A 1793 date rape in New York City brought to meticulous life. The 17-year old victim did something unheard of: she pressed charges against the assailant. Her story, and the city itself. are intimately detailed, and the heavily patriarchal 18th Century culture disturbingly resonates today. — Mike Hare
New York Times Editors’ Choice
A riveting Revolutionary Era drama of the first published rape trial in American history and its long, shattering aftermath, revealing how much has changed over two centuries—and how much has not
On a moonless night in the summer of 1793 a crime was committed in the back room of a New York brothel—the kind of crime that even victims usually kept secret. Instead, seventeen-year-old seamstress Lanah Sawyer did what virtually no one in US history had done before: she charged a gentleman with rape.
Her accusation sparked a raw courtroom drama and a relentless struggle for vindication that threatened both Lanah’s and her assailant’s lives. The trial exposed a predatory sexual underworld, sparked riots in the streets, and ignited a vigorous debate about class privilege and sexual double standards. The ongoing conflict attracted the nation’s top lawyers, including Alexander Hamilton, and shaped the development of American law. The crime and its consequences became a kind of parable about the power of seduction and the limits of justice. Eventually, Lanah Sawyer did succeed in holding her assailant accountable—but at a terrible cost to herself.
Based on rigorous historical detective work, this book takes us from a chance encounter in the street into the sanctuaries of the city’s elite, the shadows of its brothels, and the despair of its debtors’ prison. The Sewing Girl's Tale shows that if our laws and our culture were changed by a persistent young woman and the power of words two hundred years ago, they can be changed again.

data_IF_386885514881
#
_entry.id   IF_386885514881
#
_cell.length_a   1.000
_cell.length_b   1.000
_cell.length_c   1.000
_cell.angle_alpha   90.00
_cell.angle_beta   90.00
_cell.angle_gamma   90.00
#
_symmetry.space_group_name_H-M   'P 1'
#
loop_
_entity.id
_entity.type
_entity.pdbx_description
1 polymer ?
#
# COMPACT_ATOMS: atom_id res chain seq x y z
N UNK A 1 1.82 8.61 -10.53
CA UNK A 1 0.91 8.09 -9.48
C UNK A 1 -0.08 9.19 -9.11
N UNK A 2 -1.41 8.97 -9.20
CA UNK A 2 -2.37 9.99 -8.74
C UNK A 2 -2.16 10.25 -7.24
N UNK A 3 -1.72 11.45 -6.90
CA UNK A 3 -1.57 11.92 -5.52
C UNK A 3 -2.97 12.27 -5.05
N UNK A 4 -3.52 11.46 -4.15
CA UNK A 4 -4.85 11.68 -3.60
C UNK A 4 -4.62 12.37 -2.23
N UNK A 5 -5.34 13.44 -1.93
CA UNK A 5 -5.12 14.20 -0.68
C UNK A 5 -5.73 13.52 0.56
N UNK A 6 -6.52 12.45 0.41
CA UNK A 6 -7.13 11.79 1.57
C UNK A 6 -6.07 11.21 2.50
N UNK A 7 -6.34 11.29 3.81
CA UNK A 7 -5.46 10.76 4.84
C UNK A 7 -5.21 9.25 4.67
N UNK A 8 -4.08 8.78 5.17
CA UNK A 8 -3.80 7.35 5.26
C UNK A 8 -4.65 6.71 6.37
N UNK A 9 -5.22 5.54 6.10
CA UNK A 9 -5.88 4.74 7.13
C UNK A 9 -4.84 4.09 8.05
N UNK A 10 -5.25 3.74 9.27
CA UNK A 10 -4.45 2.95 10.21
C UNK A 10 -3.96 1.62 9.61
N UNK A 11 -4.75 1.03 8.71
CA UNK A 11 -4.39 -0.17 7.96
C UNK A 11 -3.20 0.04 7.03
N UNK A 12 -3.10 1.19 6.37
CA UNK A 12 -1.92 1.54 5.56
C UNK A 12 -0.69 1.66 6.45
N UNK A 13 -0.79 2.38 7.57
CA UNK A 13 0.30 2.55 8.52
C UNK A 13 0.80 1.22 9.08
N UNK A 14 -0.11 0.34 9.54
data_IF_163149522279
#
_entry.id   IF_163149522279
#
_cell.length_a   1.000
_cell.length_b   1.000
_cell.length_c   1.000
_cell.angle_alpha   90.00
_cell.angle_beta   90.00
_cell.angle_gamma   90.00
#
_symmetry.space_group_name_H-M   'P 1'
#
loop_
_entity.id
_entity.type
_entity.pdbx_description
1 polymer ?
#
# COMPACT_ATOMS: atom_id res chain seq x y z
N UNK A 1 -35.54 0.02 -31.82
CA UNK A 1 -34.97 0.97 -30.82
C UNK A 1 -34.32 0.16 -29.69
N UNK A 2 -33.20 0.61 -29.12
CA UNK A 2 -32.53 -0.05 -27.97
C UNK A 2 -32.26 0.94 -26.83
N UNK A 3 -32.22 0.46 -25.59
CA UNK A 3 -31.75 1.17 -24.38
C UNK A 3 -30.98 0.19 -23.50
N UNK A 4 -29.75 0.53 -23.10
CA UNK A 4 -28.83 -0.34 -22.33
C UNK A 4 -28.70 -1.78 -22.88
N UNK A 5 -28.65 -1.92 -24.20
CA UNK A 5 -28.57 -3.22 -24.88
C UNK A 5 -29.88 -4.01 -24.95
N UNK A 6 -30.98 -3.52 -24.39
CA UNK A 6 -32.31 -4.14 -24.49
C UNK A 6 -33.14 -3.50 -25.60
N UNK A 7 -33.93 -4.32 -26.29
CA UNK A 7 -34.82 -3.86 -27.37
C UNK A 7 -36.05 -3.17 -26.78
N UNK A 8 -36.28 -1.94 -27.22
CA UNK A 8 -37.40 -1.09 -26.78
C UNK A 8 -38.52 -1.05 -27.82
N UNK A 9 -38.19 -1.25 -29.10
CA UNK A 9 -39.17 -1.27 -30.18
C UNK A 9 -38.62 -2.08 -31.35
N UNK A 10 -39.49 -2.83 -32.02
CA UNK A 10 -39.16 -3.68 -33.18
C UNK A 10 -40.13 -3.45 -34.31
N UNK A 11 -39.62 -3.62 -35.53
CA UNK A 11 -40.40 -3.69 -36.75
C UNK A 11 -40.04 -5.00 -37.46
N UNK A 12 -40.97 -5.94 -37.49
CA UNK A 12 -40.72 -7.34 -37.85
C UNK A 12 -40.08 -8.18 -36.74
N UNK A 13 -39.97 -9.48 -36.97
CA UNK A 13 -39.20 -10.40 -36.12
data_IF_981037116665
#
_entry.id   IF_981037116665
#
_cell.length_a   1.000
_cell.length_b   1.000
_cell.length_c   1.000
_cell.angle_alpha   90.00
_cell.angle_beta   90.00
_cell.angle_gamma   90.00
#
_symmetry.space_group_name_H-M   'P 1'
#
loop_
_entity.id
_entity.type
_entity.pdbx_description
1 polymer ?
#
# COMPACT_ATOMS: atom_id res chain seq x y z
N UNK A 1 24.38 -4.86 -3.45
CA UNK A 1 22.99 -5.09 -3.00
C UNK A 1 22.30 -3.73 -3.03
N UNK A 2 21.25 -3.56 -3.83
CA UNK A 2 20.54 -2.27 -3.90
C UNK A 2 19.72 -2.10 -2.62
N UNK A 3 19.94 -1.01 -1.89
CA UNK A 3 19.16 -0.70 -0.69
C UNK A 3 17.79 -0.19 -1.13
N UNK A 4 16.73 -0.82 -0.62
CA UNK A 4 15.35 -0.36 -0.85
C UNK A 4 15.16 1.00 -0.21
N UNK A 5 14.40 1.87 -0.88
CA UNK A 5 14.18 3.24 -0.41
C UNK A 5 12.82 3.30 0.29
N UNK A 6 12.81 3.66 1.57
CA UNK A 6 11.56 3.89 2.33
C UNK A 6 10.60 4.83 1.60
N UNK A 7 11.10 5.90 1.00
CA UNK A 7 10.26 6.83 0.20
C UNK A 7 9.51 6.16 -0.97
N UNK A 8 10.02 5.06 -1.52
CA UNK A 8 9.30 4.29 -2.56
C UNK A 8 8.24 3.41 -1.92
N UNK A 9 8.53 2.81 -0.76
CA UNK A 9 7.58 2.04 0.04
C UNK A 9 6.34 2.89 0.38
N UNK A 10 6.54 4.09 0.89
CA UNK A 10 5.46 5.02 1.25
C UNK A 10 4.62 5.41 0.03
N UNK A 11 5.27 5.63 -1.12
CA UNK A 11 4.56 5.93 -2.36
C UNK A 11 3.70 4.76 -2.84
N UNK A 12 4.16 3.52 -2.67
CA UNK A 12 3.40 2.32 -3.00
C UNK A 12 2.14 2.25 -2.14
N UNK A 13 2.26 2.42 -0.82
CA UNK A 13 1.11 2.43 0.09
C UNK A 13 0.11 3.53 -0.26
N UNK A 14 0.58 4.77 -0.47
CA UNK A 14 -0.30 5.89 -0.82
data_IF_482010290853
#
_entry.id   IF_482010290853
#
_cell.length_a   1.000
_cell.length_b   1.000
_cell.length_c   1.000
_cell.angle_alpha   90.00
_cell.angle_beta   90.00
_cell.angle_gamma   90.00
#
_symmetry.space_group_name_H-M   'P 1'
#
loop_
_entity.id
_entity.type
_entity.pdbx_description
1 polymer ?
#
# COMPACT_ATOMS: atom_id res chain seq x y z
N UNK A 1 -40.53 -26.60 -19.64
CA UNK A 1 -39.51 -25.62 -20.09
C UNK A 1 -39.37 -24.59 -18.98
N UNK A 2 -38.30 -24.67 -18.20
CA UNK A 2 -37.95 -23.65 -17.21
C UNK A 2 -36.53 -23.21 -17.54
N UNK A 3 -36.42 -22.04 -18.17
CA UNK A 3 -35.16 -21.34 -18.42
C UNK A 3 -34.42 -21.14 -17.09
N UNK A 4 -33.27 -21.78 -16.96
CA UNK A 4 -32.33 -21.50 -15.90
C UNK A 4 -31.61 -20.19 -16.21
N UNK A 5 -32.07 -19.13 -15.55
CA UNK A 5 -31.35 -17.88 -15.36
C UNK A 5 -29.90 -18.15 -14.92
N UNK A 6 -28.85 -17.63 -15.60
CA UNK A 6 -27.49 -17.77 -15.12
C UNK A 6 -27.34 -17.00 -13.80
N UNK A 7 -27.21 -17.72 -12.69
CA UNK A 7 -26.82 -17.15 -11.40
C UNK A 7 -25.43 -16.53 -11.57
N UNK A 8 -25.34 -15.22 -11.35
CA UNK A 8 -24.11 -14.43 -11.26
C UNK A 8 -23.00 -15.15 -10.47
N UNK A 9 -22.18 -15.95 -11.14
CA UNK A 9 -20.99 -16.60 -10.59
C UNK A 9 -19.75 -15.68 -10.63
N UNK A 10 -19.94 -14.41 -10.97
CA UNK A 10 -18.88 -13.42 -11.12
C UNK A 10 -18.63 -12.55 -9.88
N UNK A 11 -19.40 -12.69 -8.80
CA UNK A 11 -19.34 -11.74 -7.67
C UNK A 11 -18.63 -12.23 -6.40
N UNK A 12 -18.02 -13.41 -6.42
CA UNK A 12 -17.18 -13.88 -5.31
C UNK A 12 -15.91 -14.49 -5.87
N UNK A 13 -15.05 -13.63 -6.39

“Fascinating. . . . An excellent and absorbing work of social and cultural history.”
—The New York Times Book Review
“A vividly intimate portrait of American life as the nation was coming into being. Mr. Sweet has given us a masterpiece of splendidly readable social history.”
—The Wall Street Journal
“In 1793, in New York City, in a 15-hour rape trial followed by 15 minutes of jury deliberations, six powerful attorneys representing a man of privilege did all they could to turn 17-year-old Lanah Sawyer into someone who didn’t matter. In The Sewing Girl’s Tale, historian John Wood Sweet provides a masterful counter. In a brilliant reconstruction of one of the most telling criminal cases in American history, he brings to life not only Sawyer, but all the malevolent forces aligned against her, including one Alexander Hamilton. Lanah Sawyer and her story mattered—then, and now.”
—Ken Armstrong, Pulitzer Prize–winning reporter and coauthor of Unbelievable
“The Sewing Girl’s Tale is a masterful narrative history, featuring a remarkable combination of riveting drama and world-class scholarship. The Sewing Girl’s Tale is a mystery, a true crime tale, a courtroom drama, and a scathing analysis of a society stacked against young women. John Sweet has written a story of sex and power that is both vividly historic and ripped from the headlines.”
—Debby Applegate, Pulitzer Prize-winning author of Madam and The Most Famous Man in America
“In all good histories a heart lies beating, if the historian is patient and attuned enough to hear it. John Wood Sweet, in a dazzling investigative turn, has restored a bright corporeality to eighteenth-century New York, which here feels as alive as it did the day Lanah Sawyer asked the courts to believe a woman. Urgent and resonant, this book is a reminder that history persists in all our bodies.”
—Katy Simpson Smith, author of The Story of Land and Sea
“John Sweet’s dazzling book transforms a modest sewing-girl’s story of date rape by a rich libertine into a fully realized, near novel-like treatment of the sexual morals of the 1790s. Historians familiar with Lanah Sawyer’s rape case will be awed by his stunning research finds, while general readers will marvel at his astute psychological renderings of all his characters. By close analysis of Sawyer’s options, actions, and words, Sweet fleshes her out from a near-voiceless victim to a young woman intent on getting justice in a legal system stacked by class and gender.”
—Patricia Cline Cohen, author of The Murder of Helen Jewett